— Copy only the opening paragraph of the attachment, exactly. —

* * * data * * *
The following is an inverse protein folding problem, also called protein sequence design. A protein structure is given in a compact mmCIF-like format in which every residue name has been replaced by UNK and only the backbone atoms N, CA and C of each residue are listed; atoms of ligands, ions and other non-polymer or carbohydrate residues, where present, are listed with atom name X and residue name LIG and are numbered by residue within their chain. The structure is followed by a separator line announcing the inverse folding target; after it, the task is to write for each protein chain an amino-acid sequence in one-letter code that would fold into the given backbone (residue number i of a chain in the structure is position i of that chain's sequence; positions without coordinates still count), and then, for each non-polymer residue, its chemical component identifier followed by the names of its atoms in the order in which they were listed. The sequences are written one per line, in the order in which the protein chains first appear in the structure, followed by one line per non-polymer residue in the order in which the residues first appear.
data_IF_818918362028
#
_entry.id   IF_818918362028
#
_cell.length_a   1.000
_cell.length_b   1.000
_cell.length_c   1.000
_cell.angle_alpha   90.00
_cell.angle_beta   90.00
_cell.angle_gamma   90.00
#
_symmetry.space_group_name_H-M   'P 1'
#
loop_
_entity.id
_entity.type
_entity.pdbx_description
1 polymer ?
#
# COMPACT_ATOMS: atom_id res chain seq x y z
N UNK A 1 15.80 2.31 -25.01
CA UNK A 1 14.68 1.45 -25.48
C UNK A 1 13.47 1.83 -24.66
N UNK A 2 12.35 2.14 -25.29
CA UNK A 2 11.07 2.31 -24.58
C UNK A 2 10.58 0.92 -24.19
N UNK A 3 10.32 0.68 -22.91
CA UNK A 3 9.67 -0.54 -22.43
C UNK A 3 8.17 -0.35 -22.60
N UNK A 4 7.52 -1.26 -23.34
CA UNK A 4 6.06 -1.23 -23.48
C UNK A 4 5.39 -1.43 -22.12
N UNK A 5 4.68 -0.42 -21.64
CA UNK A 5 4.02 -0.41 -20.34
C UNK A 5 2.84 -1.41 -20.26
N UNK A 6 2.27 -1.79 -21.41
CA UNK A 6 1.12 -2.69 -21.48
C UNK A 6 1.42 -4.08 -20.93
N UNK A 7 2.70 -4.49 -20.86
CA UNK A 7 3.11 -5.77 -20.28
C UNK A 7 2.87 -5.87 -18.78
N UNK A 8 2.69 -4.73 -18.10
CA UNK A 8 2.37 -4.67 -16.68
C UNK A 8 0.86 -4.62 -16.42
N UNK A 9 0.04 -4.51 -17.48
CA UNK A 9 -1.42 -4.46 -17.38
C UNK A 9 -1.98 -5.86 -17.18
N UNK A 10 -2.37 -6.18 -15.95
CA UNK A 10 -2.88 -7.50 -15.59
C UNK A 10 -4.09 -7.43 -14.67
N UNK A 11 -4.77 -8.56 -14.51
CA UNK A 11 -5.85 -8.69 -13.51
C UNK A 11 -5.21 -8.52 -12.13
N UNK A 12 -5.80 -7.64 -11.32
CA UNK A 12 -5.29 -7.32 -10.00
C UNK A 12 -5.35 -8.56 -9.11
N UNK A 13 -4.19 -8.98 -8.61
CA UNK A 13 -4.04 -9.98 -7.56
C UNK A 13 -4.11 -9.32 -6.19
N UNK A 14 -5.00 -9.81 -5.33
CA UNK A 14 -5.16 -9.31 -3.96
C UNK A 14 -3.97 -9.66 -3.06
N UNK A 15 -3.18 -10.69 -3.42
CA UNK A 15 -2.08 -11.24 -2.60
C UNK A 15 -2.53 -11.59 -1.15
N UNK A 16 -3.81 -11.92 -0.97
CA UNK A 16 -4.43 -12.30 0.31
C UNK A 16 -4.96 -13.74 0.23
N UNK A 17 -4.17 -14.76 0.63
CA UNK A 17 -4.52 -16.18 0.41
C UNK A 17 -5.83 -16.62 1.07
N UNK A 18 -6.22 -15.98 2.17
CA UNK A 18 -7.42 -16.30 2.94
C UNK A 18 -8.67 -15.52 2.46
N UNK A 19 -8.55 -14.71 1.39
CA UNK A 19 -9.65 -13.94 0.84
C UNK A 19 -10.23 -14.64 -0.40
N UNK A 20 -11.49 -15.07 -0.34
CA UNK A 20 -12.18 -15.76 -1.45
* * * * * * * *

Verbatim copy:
The following is an inverse protein folding problem, also called protein sequence design. A protein structure is given in a compact mmCIF-like format in which every residue name has been replaced by UNK and only the backbone atoms N, CA and C of each residue are listed; atoms of ligands, ions and other non-polymer or carbohydrate residues, where present, are listed with atom name X and residue name LIG and are numbered by residue within their chain. The structure is followed by a separator line announcing the inverse folding target; after it, the task is to write for each protein chain an amino-acid sequence in one-letter code that would fold into the given backbone (residue number i of a chain in the structure is position i of that chain's sequence; positions without coordinates still count), and then, for each non-polymer residue, its chemical component identifier followed by the names of its atoms in the order in which they were listed. The sequences are written one per line, in the order in which the protein chains first appear in the structure, followed by one line per non-polymer residue in the order in which the residues first appear.